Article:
It has been reported, but NOT by the hospital itself, that Jules is out of surgery and “breathing on his own”.
When a patient is brought emergently to the neurosurgical theatre for evacuation of a hematoma, the decision on how to manage the end of the surgery is a collaborative one, between the neurosurgeon, the anaesthetist, and perhaps the intensivist who will subsequently be charged with the patient’s care.
The decision basically involves: do we wake the patient up, or do we keep him or her asleep, intubated, ventilated mechanically, and do the wake-up later.
Factors that would tend to lead us to awaken after surgery would be:
- relatively decent neuro status pre-op (meaning a GCS more like 8-10 or so)
- a pre-op CT scan that doesn’t suggest widespread damage, intense swelling, or multiple hematomas (that kind of patient usually won’t make the preceding criteria, anyway)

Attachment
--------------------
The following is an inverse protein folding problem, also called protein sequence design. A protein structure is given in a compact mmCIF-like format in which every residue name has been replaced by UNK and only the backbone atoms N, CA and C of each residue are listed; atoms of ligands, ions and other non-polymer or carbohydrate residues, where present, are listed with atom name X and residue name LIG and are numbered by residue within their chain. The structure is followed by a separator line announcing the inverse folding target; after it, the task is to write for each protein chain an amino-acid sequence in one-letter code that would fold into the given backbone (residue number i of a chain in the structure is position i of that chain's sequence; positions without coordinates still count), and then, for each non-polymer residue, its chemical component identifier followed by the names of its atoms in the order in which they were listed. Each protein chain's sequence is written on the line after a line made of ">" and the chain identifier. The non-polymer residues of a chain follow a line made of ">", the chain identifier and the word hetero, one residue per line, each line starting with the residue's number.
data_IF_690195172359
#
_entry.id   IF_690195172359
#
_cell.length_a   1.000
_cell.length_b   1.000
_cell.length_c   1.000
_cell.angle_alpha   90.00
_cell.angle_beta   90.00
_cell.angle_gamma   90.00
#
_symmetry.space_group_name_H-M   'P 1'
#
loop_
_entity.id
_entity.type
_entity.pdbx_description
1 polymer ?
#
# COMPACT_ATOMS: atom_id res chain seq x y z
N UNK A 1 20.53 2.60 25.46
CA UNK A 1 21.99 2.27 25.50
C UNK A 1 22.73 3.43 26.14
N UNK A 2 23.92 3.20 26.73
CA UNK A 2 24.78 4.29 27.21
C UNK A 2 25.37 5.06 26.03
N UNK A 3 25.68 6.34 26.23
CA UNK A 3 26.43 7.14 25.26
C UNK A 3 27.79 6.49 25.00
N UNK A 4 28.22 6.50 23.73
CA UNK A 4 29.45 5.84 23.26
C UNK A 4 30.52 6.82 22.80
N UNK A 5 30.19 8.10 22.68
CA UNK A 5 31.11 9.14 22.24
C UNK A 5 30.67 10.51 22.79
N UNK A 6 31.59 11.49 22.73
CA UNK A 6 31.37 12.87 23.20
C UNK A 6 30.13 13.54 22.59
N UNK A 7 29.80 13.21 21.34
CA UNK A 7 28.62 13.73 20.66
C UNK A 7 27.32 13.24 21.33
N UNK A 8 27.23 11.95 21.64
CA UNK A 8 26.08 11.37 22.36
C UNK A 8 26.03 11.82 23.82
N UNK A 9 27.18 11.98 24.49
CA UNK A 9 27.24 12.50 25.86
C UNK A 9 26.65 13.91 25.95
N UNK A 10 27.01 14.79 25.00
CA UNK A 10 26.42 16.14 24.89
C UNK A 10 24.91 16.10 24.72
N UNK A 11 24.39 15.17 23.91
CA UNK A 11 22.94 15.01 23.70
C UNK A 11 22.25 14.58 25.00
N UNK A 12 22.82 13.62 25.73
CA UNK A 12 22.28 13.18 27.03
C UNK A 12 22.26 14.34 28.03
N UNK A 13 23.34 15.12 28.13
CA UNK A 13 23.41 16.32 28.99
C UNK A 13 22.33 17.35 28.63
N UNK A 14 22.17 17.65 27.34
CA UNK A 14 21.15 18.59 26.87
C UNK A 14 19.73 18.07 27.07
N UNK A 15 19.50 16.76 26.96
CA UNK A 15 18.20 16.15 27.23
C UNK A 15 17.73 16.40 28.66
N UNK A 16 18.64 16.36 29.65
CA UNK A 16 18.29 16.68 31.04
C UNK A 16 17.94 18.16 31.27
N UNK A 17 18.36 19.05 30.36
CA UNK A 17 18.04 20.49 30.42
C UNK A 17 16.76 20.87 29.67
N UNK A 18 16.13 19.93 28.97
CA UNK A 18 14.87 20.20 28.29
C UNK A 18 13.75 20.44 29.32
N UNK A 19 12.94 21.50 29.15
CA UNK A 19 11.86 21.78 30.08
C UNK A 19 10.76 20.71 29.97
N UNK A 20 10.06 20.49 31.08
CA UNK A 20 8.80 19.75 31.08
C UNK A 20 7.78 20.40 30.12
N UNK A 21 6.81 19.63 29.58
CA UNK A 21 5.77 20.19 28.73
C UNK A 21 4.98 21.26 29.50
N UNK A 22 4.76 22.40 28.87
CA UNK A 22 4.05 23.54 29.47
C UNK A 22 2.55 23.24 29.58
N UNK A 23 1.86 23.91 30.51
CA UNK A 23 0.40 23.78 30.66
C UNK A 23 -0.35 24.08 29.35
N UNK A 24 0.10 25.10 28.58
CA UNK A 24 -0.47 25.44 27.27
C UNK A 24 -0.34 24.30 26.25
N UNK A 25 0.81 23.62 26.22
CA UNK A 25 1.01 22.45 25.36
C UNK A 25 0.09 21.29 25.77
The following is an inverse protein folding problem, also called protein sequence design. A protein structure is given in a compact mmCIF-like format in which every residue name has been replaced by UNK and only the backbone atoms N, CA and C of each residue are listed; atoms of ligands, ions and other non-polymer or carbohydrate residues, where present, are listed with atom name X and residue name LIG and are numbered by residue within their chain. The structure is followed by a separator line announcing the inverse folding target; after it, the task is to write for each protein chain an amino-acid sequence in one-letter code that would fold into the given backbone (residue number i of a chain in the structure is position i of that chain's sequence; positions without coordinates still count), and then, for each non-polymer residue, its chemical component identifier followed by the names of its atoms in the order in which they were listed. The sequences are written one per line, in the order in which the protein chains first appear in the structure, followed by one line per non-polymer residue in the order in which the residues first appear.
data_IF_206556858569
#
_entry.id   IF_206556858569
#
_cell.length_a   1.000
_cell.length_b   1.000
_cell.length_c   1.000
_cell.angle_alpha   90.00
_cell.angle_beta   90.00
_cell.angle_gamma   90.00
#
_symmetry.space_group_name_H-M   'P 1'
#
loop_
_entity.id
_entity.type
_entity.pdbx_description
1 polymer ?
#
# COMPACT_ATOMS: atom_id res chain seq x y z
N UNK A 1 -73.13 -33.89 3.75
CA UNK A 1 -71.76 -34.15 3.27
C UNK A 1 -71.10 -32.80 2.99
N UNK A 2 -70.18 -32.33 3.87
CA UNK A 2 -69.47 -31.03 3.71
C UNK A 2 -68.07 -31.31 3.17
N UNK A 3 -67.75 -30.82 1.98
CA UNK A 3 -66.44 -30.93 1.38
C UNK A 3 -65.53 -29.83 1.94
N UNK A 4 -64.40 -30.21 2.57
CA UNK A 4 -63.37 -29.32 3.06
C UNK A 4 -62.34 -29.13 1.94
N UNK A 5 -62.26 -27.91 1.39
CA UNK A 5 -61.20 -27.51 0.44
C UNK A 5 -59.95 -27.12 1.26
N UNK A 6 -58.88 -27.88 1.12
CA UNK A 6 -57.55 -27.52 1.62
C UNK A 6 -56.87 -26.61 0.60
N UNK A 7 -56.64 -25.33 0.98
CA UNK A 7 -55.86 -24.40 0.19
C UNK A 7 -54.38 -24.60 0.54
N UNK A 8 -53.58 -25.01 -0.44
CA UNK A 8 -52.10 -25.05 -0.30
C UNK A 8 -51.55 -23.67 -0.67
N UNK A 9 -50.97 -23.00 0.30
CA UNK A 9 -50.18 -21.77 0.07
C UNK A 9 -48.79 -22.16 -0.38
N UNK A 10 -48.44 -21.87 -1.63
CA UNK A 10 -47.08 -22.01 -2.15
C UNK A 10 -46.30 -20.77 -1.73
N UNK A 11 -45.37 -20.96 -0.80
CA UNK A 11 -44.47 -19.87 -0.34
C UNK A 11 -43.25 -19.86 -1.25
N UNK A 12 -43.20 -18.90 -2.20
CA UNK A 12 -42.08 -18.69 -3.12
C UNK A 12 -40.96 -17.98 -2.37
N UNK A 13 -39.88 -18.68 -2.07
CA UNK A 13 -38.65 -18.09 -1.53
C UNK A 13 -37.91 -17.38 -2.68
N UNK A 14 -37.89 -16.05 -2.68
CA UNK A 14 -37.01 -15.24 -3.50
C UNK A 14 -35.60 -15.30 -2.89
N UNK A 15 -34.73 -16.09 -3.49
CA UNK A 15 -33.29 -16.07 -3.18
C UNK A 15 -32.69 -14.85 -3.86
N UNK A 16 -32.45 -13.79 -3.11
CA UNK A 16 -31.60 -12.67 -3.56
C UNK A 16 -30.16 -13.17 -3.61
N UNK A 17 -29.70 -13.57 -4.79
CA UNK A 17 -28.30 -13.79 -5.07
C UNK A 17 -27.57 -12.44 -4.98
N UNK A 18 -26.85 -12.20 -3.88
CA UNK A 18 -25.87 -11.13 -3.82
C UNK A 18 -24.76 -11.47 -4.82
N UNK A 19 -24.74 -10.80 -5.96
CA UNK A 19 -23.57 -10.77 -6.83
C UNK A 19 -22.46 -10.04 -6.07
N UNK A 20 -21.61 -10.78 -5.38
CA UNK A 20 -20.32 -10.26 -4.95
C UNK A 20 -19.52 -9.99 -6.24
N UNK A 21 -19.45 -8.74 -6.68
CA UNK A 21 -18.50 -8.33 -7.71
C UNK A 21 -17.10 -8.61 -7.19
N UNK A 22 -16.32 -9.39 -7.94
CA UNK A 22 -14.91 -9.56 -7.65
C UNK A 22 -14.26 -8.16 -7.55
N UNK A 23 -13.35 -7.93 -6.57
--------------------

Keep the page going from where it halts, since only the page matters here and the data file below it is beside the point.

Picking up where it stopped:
- a brain that doesn’t appear to swell when opened during surgery, and that doesn’t seem to have significant damage other than the hematoma
- stable vitals and ICP during awakening
- high quality surveillance and immediate availability of neurosurgical and anaesthetic resources
If indeed Jules is out of the OR, and if indeed he has been extubated and is breathing spontaneously by himself, then what is significant (in the absence of other specific medical information) is that this indicates how confident his surgeons and intensivists are that his neurological status is sufficiently stable to allow him that “luxury”. That would be really superb news.